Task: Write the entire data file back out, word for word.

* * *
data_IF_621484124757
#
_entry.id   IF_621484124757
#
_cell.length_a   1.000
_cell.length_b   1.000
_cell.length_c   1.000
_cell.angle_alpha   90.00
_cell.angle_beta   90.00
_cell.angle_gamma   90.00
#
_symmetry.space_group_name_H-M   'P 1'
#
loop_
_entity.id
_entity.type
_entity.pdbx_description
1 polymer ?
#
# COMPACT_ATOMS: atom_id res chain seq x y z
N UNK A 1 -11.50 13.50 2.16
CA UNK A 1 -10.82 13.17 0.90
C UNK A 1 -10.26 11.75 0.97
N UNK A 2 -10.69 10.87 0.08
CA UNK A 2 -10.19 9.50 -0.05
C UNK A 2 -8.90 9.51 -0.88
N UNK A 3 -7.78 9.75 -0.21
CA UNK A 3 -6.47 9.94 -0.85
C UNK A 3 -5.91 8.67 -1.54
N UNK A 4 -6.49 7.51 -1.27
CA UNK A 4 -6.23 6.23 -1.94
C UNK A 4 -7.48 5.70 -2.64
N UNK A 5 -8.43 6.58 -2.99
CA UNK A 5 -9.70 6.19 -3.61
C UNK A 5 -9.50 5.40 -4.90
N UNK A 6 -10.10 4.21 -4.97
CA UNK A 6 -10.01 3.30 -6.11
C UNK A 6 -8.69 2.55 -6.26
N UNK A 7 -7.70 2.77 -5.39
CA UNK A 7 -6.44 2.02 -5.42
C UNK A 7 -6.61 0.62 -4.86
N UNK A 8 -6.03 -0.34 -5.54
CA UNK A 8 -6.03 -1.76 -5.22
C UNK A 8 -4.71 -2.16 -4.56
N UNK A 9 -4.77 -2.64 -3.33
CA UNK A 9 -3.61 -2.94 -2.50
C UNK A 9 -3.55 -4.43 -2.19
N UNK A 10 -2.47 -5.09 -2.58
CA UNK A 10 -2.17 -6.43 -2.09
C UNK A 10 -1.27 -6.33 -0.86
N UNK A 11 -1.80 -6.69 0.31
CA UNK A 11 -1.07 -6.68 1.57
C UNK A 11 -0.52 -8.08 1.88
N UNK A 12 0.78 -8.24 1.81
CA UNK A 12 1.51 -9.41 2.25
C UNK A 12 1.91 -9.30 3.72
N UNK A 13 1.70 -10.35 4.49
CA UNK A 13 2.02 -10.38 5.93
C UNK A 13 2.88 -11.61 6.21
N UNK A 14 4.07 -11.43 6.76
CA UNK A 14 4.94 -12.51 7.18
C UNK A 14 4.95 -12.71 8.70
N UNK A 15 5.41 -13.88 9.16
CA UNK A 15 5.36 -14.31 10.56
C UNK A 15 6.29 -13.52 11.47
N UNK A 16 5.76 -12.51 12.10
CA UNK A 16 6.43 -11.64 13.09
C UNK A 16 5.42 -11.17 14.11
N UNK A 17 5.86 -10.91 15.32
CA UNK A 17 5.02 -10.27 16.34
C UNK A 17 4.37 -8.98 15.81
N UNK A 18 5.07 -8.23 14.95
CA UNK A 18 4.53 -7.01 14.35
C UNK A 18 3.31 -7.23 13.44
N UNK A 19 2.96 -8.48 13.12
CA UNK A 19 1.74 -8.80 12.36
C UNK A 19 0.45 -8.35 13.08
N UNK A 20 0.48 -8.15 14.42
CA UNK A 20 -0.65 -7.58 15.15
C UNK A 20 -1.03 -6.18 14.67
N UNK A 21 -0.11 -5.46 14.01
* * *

data_IF_621484124757
#
_entry.id   IF_621484124757
#
_cell.length_a   1.000
_cell.length_b   1.000
_cell.length_c   1.000
_cell.angle_alpha   90.00
_cell.angle_beta   90.00
_cell.angle_gamma   90.00
#
_symmetry.space_group_name_H-M   'P 1'
#
loop_
_entity.id
_entity.type
_entity.pdbx_description
1 polymer ?
#
# COMPACT_ATOMS: atom_id res chain seq x y z
N UNK A 1 -11.50 13.50 2.16
CA UNK A 1 -10.82 13.17 0.90
C UNK A 1 -10.26 11.75 0.97
N UNK A 2 -10.69 10.87 0.08
CA UNK A 2 -10.19 9.50 -0.05
C UNK A 2 -8.90 9.51 -0.88
N UNK A 3 -7.78 9.75 -0.21
CA UNK A 3 -6.47 9.94 -0.85
C UNK A 3 -5.91 8.67 -1.54
N UNK A 4 -6.49 7.51 -1.27
CA UNK A 4 -6.23 6.23 -1.94
C UNK A 4 -7.48 5.70 -2.64
N UNK A 5 -8.43 6.58 -2.99
CA UNK A 5 -9.70 6.19 -3.61
C UNK A 5 -9.50 5.40 -4.90
N UNK A 6 -10.10 4.21 -4.97
CA UNK A 6 -10.01 3.30 -6.11
C UNK A 6 -8.69 2.55 -6.26
N UNK A 7 -7.70 2.77 -5.39
CA UNK A 7 -6.44 2.02 -5.42
C UNK A 7 -6.61 0.62 -4.86
N UNK A 8 -6.03 -0.34 -5.54
CA UNK A 8 -6.03 -1.76 -5.22
C UNK A 8 -4.71 -2.16 -4.56
N UNK A 9 -4.77 -2.64 -3.33
CA UNK A 9 -3.61 -2.94 -2.50
C UNK A 9 -3.55 -4.43 -2.19
N UNK A 10 -2.47 -5.09 -2.58
CA UNK A 10 -2.17 -6.43 -2.09
C UNK A 10 -1.27 -6.33 -0.86
N UNK A 11 -1.80 -6.69 0.31
CA UNK A 11 -1.07 -6.68 1.57
C UNK A 11 -0.52 -8.08 1.88
N UNK A 12 0.78 -8.24 1.81
CA UNK A 12 1.51 -9.41 2.25
C UNK A 12 1.91 -9.30 3.72
N UNK A 13 1.70 -10.35 4.49
CA UNK A 13 2.02 -10.38 5.93
C UNK A 13 2.88 -11.61 6.21
N UNK A 14 4.07 -11.43 6.76
CA UNK A 14 4.94 -12.51 7.18
C UNK A 14 4.95 -12.71 8.70
N UNK A 15 5.41 -13.88 9.16
CA UNK A 15 5.36 -14.31 10.56
C UNK A 15 6.29 -13.52 11.47
N UNK A 16 5.76 -12.51 12.10
CA UNK A 16 6.43 -11.64 13.09
C UNK A 16 5.42 -11.17 14.11
N UNK A 17 5.86 -10.91 15.32
CA UNK A 17 5.02 -10.27 16.34
C UNK A 17 4.37 -8.98 15.81
N UNK A 18 5.07 -8.23 14.95
CA UNK A 18 4.53 -7.01 14.35
C UNK A 18 3.31 -7.23 13.44
N UNK A 19 2.96 -8.48 13.12
CA UNK A 19 1.74 -8.80 12.36
C UNK A 19 0.45 -8.35 13.08
N UNK A 20 0.48 -8.15 14.42
CA UNK A 20 -0.65 -7.58 15.15
C UNK A 20 -1.03 -6.18 14.67
N UNK A 21 -0.11 -5.46 14.01